ROME — Bishop Robert Barron defended the U.S. bishops’ request for a Vatican-backed investigation into ex-Cardinal Theodore McCarrick’s history of sexual abuse on Thursday, saying that “it was an expression of what the bishops in this country felt was the right thing to do,” while also showing deference to the pope’s decision not to green-light it.

“We asked the pope specifically to launch an investigative process,” said Barron, who is part of the administrative committee of the United States Conference of Catholics Bishops (USCCB). “I think we just gave voice to our convictions.”

The request for what is known as an Apostolic Visitation was announced on August 16 by USCCB President Cardinal Daniel DiNardo, in an effort to understand how McCarrick rose through the ranks of Church leadership while also serially abusing seminarians and at least one minor.

On September 13, a delegation from the USCCB had a meeting with Pope Francis in which he chose not to sign off on a Vatican-led investigation, prompting the U.S. bishops to begin making their own plans for an investigation coordinated between the four dioceses in which McCarrick was in ministry.

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Barron showed understanding for the decision.

“The pope does, indeed, have a wider, more international perspective. I get all of that and we shouldn’t see the Church fully from an American standpoint…that’s his call finally,” Barron admitted.

Barron’s remarks came during a panel discussion organized by the University of Notre Dame’s Center for Ethics and Culture during the October Synod on Young People, Faith, and Vocational Discernment, where he is one of the six bishops from the United States participating in the Synod.

Also contributing to the event were the Diocese of Orange in California and Crux.

Following the first full day of synod discussions, Barron joined Bishop Godfrey Igwebuike Onah of Nsukka, Nigeria, and seven young people from around the globe for a conversation on the synod’s themes.

Onah, who has been a past delegate to previous synods, said the presence of young people in the synod hall offered real energy and excitement. While the day’s events were mainly driven by speeches given by bishops, he insisted that the main duty of the synod delegates is to listen.

“We are committed to listening in order to see as much as we can positive things to encourage not just young people, but the entire Church…in our right relationship with God,” he said.

Barron concurred, saying that the synod organizers “really are trying to loosen things up a bit” and “the fact that young people will be involved in the discussion groups, the fact that young people are going to speak during the synod…all those are steps in the right direction.”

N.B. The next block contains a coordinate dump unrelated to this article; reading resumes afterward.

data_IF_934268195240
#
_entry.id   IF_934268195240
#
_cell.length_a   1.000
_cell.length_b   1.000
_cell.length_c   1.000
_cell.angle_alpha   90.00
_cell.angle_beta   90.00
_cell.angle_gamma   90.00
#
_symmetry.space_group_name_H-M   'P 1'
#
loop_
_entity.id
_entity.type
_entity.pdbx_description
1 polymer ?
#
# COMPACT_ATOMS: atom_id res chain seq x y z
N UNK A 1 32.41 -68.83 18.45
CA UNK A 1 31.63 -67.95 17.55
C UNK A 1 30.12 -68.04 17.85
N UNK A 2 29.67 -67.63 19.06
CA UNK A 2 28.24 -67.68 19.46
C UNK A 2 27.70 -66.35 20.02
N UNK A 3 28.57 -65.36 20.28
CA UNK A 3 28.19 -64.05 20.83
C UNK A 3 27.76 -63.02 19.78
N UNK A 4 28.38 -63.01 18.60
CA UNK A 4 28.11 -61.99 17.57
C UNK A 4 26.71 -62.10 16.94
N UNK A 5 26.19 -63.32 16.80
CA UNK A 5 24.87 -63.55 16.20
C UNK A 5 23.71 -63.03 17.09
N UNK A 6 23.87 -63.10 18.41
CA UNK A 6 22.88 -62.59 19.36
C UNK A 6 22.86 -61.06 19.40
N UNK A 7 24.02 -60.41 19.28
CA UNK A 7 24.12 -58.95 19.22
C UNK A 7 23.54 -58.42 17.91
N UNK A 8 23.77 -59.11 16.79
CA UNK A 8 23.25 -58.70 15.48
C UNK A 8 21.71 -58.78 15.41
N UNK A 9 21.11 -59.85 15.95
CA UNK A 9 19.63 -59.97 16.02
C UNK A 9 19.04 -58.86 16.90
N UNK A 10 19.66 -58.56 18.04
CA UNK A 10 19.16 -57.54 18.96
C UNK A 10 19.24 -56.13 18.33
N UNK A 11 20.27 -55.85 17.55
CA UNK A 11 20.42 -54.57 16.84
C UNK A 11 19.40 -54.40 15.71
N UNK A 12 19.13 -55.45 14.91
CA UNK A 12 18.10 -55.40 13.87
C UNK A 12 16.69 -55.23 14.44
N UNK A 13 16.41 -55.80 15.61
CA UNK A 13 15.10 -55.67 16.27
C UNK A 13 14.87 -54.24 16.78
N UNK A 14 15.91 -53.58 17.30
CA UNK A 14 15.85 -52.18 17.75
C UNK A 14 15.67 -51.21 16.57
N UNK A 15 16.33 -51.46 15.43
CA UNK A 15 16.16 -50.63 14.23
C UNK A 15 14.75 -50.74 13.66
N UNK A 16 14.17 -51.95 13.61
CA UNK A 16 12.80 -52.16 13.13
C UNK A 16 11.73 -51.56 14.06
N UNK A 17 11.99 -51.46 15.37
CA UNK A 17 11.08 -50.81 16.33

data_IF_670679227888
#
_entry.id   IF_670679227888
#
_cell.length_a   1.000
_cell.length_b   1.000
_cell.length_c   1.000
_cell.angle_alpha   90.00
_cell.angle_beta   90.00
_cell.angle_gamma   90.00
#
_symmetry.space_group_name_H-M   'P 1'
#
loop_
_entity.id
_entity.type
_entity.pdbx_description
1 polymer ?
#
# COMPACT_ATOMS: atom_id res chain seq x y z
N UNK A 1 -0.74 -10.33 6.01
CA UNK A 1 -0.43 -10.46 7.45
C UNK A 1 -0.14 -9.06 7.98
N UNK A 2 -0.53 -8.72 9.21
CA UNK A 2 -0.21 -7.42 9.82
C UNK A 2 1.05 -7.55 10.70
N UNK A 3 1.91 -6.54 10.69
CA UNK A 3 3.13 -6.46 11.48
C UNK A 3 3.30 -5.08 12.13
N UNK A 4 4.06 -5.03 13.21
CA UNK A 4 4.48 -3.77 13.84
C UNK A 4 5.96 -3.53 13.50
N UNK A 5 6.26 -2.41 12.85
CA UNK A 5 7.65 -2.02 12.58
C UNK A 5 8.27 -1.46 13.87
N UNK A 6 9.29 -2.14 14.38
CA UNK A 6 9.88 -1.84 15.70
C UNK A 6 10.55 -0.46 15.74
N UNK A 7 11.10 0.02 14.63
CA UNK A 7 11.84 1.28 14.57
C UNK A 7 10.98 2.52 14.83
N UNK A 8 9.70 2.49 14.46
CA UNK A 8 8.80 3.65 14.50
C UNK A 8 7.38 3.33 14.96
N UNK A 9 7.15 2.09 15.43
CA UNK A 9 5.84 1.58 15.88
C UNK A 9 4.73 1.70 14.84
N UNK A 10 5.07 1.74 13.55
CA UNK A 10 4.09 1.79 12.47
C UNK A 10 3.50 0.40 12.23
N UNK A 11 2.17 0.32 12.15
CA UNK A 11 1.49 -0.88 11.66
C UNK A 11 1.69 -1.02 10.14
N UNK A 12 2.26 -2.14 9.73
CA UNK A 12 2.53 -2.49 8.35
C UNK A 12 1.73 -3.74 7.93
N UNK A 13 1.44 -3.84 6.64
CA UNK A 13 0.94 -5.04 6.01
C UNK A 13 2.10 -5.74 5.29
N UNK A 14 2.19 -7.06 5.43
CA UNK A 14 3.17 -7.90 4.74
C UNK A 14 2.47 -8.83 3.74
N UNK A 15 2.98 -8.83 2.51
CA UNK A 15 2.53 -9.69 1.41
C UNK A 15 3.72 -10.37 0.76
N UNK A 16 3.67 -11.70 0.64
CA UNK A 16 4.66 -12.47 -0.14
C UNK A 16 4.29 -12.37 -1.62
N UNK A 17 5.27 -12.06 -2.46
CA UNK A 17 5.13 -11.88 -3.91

In that same spirit, representatives from Bermuda, China, Ireland, Italy, Uganda, the United States of America, and Uruguay all shared their own faith journeys marked by both joy and difficulties.

Wenxuan Yuan from Beijing, China, spoke of becoming Catholic at age 14 and, while initially having a reserved posture, she eventually came to integrate herself into parish life and through the help of St. Therese, came to better love and care for other individuals.

Attorney and doctorate student Edoardo Mazzantini of Florence, Italy spoke of the daring decision he and his wife made to marry young — unsure of how they would be able to manage their finances, work responsibilities, and a new marriage, but with the encouragement of a close priest, found the support they needed.

Another participant, Rafaella Mary Ní Seanlaíoch of Ireland, spoke of getting sick at age 13 to the point of being unable to walk, and how the deep faith of her family helped sustain her.

Barron remarked that after hearing the young people’s stories, he was amazed at how they all seemed to follow the “classic paths” of the good, the true, and the beautiful and said that the Church “shouldn’t lose confidence in that.”

Onah added that it was especially important to him that priests and bishops not think the chasm between themselves and young people is too great.

“We are civilians, later as priests and bishops, we are wrongly made to believe we are different. We are not,” he insisted. “We are struggling with the same emotions, the same passions, and rejoicing over the little achievements we make on our road to holiness as you do.”

He went on to add that if Church leaders had such a realization earlier, then he believes the Church would not be facing the scandals it has faced in recent years.

Onah also said he believes Francis is a good reminder of this, noting that his interactions in the synod hall suggest “a bishop among other bishops,” and that his “disarming simplicity” allows for a more honest, frank discussion about the challenges facing the Church.

As the evening drew to a close, Onah encouraged those on hand not to lose faith because of the present “wounds of the Church” but to remember that wounds are a symbol of healing.

“We notice the shadows because there is light. If there was no light at all in our soul, we would not notice the shadows at all,” he insisted.

“Let us not be overwhelmed by the shadows, but may that light eventually make the shadows disappear,” he said.